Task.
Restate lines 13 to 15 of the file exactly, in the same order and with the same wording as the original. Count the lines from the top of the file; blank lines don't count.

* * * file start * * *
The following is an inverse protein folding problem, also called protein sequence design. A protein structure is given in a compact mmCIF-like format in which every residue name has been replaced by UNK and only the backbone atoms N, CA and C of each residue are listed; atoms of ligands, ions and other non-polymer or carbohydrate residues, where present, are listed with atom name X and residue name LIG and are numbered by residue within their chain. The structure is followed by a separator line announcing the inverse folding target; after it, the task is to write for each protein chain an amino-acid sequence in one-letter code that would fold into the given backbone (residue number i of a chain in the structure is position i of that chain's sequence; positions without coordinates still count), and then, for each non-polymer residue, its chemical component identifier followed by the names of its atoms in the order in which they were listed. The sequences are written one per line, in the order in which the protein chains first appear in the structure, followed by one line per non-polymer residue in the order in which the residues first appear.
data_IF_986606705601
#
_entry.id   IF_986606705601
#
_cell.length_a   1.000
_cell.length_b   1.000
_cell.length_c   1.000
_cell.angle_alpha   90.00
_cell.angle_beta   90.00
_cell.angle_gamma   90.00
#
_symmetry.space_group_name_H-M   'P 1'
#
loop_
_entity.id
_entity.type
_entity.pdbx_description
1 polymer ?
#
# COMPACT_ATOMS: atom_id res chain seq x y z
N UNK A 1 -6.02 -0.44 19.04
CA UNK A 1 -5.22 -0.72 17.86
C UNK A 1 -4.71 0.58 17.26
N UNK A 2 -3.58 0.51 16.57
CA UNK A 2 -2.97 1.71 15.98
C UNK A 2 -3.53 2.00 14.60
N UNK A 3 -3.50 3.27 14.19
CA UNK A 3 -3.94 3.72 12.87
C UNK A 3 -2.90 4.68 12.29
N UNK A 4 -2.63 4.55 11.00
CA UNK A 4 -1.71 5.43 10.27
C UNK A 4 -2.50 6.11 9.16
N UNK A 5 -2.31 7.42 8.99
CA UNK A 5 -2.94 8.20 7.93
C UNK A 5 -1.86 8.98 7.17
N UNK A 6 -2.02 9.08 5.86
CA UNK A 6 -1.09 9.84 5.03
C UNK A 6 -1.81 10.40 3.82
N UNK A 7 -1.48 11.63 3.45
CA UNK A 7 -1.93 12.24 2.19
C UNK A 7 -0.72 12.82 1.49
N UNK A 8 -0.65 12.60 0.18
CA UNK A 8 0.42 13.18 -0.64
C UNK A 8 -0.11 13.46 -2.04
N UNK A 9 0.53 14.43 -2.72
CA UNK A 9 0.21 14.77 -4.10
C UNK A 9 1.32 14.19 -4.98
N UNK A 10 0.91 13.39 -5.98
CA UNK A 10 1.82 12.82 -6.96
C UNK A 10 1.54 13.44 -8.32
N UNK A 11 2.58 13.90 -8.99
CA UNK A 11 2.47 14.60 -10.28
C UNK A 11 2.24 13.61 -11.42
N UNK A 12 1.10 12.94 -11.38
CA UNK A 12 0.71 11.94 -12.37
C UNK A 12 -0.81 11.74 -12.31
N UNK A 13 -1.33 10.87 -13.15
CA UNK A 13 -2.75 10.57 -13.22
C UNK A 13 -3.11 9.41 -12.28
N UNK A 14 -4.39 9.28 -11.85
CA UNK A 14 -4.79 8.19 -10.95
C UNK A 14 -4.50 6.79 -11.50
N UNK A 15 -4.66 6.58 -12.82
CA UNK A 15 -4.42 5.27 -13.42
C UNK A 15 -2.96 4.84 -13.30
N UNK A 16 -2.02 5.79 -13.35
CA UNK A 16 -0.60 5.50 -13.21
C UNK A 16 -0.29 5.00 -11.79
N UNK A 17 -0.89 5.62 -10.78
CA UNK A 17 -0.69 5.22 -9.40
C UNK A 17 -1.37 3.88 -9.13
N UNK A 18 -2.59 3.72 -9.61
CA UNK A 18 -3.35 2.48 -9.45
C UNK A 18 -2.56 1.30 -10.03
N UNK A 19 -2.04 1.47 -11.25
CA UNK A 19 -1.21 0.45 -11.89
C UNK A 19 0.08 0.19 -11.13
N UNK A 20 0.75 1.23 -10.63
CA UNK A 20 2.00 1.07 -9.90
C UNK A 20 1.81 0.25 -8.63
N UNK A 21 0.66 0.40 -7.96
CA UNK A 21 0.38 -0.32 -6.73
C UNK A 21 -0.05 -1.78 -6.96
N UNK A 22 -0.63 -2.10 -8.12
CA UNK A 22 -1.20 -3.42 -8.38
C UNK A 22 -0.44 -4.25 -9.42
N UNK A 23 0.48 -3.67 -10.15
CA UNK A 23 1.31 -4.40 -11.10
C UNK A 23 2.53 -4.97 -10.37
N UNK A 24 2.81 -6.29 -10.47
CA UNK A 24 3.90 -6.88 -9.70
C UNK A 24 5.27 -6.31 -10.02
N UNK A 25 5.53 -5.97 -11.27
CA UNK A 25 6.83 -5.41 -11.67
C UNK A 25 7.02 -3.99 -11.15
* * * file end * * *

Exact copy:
_symmetry.space_group_name_H-M   'P 1'
#
loop_